Street sign seeks volunteers to load aid for victims of the wildfire in Fort McMurray. Photo: Modfos/Shutterstock
As evacuees from Fort McMurray contemplate waiting weeks before they can return to their fire-ravaged city, Anglicans are continuing to reach out in support.
On Friday, May 6, The Primate’s World Relief and Development Fund (PWRDF) announced an initial grant of $15,000 to the diocese of Athabasca, in which Fort McMurray falls, to help with its immediate needs. This, PWRDF said, includes helping the parishes of Athabasca, Northern Lights and Lac La Biche—which are closest to Fort McMurray—provide food, water, clothing, toiletries, bedding and other supplies to evacuees in these parishes.
As of press time Tuesday, May 10, PWRDF was still working with the neighbouring diocese of Edmonton on an aid package also. In the meantime, PWRDF said, it had asked the diocese of Edmonton to let its parishes know PWRDF is ready to provide funds for the purchase of relief supplies.
Thousands of evacuees have fled to Edmonton or other communities within the diocese, and diocesan clergy are among those giving pastoral support to evacuees in the city’s Northlands Expo Centre, the main gathering place for evacuees in the city, PWRDF said. Numerous Anglican churches in Edmonton are among those hosting evacuees.
PWRDF is also accepting donations for wildfire relief efforts. As of Monday, May 9, these donations totalled $24,000.
Support has also been coming from the diocesan level, said Bishop Fraser Lawton of the diocese of Athabasca.
“I’ve heard from a number of dioceses—including, actually, one from outside of Canada—saying, ‘Let us know what you need’...People have been very generous,” Lawton said.
Bishop Jane Alexander, of the diocese of Edmonton, hsd asked local Anglicans to contact the synod office if they can temporarily host evacuees. She has also asked all the parishes in the diocese to give their open offering to PWRDF or the Red Cross for relief work.
“This is of course an extraordinary ask, but these are extraordinary times and I hope you will give generously as you are able,” she said.
Similar measures have been taken by at least one other bishop in Canada. On Saturday, May7, Bishop John Chapman, of the diocese of Ottawa, issued a statement requesting parishes across the diocese to ask for contributions from parishioners Sunday morning. The donations would be sent in addition to contributions from the diocese itself, Chapman said.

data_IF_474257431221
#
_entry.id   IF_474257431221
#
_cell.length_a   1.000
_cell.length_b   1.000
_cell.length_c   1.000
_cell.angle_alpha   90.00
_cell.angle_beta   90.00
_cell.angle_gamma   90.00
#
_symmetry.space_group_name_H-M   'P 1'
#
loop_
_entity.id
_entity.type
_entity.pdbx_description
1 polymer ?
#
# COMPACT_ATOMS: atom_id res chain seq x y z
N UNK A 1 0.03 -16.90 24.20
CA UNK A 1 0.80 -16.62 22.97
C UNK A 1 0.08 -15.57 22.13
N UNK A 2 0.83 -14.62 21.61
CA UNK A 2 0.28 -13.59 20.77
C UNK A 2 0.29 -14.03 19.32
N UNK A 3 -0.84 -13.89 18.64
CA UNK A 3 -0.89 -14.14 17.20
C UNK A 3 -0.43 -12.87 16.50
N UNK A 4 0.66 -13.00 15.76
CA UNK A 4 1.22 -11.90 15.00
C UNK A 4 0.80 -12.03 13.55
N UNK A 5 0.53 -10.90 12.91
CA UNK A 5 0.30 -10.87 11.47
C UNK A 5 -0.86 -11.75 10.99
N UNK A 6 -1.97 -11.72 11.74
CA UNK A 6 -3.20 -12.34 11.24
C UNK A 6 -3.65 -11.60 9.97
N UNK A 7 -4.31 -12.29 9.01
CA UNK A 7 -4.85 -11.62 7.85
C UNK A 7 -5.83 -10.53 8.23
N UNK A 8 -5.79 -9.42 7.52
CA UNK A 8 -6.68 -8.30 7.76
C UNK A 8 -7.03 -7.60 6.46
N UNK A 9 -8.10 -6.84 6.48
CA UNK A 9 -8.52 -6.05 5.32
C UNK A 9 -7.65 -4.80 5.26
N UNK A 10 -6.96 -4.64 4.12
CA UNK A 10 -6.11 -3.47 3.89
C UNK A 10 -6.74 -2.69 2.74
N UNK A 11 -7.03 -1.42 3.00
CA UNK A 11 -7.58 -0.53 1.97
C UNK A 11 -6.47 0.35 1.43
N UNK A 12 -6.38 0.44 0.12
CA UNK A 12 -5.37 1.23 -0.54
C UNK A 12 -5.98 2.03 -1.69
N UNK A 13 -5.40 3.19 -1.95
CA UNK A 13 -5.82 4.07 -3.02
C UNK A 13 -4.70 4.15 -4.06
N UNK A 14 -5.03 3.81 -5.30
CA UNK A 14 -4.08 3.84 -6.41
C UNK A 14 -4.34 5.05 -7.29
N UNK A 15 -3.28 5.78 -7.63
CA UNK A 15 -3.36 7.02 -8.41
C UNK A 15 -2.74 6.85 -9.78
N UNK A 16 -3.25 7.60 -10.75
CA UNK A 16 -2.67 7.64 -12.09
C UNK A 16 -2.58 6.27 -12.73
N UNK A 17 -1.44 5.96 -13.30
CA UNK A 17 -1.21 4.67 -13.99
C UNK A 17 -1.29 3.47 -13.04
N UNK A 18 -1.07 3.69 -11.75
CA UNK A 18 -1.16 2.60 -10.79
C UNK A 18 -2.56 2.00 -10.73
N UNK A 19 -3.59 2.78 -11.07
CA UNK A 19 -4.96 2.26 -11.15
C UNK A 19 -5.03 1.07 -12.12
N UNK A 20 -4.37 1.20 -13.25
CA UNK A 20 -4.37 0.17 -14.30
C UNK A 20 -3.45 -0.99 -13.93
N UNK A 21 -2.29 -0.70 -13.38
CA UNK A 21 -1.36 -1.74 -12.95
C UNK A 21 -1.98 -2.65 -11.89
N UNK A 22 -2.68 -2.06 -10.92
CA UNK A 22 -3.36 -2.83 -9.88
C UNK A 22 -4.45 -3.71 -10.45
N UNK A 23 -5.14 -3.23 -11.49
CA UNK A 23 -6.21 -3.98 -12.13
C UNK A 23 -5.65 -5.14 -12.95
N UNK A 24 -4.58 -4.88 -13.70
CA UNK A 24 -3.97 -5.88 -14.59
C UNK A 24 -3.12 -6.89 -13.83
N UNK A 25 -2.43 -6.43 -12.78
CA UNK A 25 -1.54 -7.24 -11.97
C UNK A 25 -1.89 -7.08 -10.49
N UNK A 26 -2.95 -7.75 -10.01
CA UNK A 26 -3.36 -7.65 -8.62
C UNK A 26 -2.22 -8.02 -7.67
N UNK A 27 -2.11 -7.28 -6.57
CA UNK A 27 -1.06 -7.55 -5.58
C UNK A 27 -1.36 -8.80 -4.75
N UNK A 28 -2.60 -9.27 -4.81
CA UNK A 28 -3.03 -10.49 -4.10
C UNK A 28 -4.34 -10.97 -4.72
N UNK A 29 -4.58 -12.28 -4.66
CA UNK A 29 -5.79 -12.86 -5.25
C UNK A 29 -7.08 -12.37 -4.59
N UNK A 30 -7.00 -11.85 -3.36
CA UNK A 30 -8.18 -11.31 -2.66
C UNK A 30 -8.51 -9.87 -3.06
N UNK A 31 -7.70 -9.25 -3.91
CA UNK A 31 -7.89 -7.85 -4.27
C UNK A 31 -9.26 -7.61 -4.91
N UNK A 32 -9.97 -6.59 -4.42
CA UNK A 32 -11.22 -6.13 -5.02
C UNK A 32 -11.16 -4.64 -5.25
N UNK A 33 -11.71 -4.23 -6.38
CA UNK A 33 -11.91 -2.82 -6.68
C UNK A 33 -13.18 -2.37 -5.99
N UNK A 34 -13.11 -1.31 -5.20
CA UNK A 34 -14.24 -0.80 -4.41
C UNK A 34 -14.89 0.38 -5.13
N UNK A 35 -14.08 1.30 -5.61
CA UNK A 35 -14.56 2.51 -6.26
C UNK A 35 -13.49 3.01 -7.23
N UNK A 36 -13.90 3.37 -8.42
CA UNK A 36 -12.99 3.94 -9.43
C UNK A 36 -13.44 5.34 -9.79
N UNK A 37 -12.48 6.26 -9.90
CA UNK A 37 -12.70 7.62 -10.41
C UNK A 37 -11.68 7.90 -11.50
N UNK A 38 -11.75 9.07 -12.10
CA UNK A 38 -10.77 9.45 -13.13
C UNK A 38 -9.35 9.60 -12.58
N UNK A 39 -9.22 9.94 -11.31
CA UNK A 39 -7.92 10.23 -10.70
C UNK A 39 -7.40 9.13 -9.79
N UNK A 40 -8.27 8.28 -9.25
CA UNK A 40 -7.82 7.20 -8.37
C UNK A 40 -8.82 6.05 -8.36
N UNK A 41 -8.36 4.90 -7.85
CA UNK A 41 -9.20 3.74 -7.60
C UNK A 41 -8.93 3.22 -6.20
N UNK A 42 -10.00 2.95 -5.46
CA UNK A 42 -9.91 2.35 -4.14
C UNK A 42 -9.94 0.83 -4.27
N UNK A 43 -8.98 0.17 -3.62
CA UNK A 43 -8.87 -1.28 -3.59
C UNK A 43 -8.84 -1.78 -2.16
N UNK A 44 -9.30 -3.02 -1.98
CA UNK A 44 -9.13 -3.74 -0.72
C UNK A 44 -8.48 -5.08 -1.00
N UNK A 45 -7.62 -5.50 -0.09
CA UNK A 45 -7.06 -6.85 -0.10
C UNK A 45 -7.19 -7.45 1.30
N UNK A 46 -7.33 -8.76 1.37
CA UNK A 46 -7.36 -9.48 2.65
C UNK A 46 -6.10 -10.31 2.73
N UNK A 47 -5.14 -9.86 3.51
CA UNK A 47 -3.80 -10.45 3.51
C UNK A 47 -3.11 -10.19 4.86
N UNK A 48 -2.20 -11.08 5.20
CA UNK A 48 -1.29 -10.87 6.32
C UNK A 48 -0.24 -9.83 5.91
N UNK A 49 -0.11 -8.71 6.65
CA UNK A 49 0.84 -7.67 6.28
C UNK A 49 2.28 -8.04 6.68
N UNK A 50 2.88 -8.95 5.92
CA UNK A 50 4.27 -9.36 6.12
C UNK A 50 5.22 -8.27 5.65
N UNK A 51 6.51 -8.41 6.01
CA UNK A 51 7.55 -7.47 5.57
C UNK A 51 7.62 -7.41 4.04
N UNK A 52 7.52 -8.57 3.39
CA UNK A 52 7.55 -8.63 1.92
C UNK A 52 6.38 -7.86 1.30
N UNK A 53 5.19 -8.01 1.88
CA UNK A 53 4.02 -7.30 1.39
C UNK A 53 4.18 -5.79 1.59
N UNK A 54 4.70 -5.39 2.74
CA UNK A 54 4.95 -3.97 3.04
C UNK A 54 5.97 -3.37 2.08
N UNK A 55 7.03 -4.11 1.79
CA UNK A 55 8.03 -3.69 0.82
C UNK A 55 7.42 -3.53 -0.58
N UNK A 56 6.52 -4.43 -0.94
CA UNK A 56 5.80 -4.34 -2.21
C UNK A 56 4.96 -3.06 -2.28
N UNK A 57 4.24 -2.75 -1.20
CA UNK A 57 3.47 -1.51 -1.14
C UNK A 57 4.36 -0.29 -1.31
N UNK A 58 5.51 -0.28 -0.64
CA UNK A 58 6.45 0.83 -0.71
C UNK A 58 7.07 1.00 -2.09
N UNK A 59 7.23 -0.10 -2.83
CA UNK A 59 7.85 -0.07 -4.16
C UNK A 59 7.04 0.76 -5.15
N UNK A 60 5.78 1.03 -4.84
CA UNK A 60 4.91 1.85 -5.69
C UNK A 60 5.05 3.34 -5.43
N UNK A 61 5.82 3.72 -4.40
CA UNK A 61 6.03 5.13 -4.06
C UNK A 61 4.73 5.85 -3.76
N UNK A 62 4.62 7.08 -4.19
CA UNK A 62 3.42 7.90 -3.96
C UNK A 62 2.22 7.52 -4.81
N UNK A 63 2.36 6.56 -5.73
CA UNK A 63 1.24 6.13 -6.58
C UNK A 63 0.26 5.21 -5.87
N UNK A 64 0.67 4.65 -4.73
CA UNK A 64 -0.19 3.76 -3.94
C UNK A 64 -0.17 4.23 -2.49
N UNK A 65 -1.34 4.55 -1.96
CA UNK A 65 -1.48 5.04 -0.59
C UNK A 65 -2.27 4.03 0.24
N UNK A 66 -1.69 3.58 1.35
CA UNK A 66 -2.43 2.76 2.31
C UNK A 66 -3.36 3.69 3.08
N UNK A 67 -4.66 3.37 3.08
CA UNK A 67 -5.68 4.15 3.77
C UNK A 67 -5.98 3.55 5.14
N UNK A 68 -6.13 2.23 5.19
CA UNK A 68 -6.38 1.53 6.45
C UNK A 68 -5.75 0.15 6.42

Local volunteers have also made a big difference to evacuees, Lawton said.
“Any time we run into a need with relief at shelters or things like that, as soon as word gets out, people step up and that’s taken care of,” he said. “The generosity’s been incredible.”
A priest in Boyle, Lawton said, told him a woman over the weekend had driven four or five hours from a community in Saskatchewan to drop off a $200 donation at the town’s community centre.
People have also been donating to the diocese, Lawton said. As of late Monday, May 9, wildfire relief donations through its website totalled more than $5,000.
About 2,400 buildings—almost a tenth of the buildings in Fort McMurray—are reported to have been destroyed by the fire that swept into the city last week. Although the fire was still spreading through forests east of the city, Fort McMurray itself was deemed safe enough Monday for a tour by Alberta Premier Rachel Notley, government officials and reporters.
Much of the city’s “critical infrastructure”—all of its schools, its hospital and many municipal buildings, for example—are still standing. But officials say it could still be weeks before it’s safe enough for the 88,000 people evacuated from the city to return home.
Many evacuees are now staying in small communities south of Fort McMurray. One of these, Lac La Biche, with a population of only 2,500, is now hosting “thousands” of evacuees, PWRDF said.
Lawton said it’s too early to know how much money will be needed to help those affected by the fire. For one thing, extent of the damage is still hard to gauge. Every single building in the city will have to be inspected, he said, because even buildings not directly touched by the blaze may have been damaged by smoke or flying embers.
Thus, although the diocese believes all its buildings in Fort McMurray are still standing, it’s too early to declare they haven’t been damaged, Lawton said.
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Tali Folkins has worked as a staff reporter for the Law Times and the New Brunswick Telegraph-Journal. His writing has appeared in The Globe and Mail and The United Church Observer.
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